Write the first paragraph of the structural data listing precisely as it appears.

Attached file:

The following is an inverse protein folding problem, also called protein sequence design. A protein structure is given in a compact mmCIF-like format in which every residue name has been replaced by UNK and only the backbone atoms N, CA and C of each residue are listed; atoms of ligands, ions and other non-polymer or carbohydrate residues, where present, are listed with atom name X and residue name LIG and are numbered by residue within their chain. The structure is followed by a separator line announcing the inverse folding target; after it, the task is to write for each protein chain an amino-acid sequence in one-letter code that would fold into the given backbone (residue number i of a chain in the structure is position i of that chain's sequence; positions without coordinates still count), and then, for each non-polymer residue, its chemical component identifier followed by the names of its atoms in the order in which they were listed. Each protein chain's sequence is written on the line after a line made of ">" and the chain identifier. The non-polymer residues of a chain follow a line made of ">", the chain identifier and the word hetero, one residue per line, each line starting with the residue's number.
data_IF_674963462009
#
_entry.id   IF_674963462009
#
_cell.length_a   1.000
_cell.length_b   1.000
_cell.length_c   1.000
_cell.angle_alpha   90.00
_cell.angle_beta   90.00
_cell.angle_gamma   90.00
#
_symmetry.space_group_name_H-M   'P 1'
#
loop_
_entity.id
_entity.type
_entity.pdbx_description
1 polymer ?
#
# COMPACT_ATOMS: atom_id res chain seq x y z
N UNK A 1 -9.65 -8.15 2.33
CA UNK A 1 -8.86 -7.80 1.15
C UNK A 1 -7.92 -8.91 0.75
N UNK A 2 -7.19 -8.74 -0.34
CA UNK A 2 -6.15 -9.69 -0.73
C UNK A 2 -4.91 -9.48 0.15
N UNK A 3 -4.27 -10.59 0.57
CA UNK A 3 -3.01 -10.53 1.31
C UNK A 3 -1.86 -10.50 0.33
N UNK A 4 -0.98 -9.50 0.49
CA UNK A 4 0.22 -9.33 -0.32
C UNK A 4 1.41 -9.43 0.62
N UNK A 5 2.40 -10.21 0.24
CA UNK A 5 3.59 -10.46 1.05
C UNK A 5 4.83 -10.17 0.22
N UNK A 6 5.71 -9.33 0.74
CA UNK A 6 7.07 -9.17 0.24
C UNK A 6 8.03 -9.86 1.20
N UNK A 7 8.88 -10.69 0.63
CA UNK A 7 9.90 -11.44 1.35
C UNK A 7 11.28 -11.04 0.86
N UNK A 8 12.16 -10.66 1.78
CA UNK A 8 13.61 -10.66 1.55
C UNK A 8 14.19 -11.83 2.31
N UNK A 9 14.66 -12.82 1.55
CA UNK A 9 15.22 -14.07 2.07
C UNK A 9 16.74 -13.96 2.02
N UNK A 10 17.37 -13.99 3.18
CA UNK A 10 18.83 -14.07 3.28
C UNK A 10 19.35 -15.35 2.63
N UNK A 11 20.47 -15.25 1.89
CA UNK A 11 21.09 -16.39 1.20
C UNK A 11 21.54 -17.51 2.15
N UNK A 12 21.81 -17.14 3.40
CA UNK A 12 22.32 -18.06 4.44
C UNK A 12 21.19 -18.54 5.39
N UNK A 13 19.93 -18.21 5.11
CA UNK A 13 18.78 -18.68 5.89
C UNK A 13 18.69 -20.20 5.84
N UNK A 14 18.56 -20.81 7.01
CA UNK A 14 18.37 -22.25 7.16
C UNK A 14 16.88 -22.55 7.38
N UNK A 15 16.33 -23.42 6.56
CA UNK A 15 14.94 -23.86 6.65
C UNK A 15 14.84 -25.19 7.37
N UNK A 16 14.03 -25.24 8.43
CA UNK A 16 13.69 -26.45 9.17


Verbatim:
The following is an inverse protein folding problem, also called protein sequence design. A protein structure is given in a compact mmCIF-like format in which every residue name has been replaced by UNK and only the backbone atoms N, CA and C of each residue are listed; atoms of ligands, ions and other non-polymer or carbohydrate residues, where present, are listed with atom name X and residue name LIG and are numbered by residue within their chain. The structure is followed by a separator line announcing the inverse folding target; after it, the task is to write for each protein chain an amino-acid sequence in one-letter code that would fold into the given backbone (residue number i of a chain in the structure is position i of that chain's sequence; positions without coordinates still count), and then, for each non-polymer residue, its chemical component identifier followed by the names of its atoms in the order in which they were listed. Each protein chain's sequence is written on the line after a line made of ">" and the chain identifier. The non-polymer residues of a chain follow a line made of ">", the chain identifier and the word hetero, one residue per line, each line starting with the residue's number.